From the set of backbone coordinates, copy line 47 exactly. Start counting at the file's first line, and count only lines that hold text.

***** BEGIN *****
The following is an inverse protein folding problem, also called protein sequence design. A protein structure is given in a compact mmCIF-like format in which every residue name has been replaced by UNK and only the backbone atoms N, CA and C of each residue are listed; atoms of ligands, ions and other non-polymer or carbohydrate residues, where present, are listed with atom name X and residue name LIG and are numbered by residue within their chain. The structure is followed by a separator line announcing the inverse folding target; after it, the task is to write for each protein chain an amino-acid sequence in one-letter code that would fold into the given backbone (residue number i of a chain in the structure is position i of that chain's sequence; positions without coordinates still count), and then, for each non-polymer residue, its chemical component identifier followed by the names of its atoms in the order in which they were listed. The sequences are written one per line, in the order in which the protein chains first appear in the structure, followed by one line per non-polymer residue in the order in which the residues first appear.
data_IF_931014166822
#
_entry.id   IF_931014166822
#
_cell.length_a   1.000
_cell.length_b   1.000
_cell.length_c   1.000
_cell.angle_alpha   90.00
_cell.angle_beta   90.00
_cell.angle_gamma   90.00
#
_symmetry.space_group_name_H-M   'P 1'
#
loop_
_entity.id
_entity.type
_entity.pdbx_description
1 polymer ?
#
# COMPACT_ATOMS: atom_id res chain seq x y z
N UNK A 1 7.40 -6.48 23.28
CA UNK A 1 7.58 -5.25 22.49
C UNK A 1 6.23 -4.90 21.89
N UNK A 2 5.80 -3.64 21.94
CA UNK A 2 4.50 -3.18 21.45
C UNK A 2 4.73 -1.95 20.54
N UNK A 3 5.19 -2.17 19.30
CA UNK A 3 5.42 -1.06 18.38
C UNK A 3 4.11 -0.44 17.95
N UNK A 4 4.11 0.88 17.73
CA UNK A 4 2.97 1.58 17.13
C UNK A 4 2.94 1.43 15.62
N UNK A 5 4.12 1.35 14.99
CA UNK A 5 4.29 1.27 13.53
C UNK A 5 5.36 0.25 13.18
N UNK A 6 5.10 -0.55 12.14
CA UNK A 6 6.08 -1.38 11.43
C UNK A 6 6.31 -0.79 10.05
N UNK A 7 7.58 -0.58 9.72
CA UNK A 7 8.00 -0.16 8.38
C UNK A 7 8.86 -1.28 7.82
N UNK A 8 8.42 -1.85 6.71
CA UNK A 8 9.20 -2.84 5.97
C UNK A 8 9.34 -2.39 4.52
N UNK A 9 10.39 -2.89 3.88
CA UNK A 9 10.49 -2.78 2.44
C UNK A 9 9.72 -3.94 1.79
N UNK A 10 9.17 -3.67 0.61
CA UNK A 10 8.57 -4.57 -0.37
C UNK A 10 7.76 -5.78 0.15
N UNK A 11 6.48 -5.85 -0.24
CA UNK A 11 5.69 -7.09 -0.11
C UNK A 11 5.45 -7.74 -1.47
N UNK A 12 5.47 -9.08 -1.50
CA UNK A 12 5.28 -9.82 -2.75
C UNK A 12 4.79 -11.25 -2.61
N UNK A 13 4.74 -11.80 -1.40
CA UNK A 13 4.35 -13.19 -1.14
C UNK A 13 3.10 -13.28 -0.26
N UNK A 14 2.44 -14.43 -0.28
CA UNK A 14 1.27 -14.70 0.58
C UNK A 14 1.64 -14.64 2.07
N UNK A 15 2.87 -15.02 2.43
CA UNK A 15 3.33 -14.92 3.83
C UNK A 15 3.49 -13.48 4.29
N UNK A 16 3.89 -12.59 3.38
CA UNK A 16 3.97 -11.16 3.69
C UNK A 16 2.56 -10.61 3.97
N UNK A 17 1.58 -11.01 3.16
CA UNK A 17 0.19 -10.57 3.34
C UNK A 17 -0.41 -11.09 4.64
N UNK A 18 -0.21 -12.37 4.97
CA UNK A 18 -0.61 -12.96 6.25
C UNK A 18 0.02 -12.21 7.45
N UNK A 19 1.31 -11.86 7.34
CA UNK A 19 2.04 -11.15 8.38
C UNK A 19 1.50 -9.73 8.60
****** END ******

CA UNK A 9 10.49 -2.78 2.44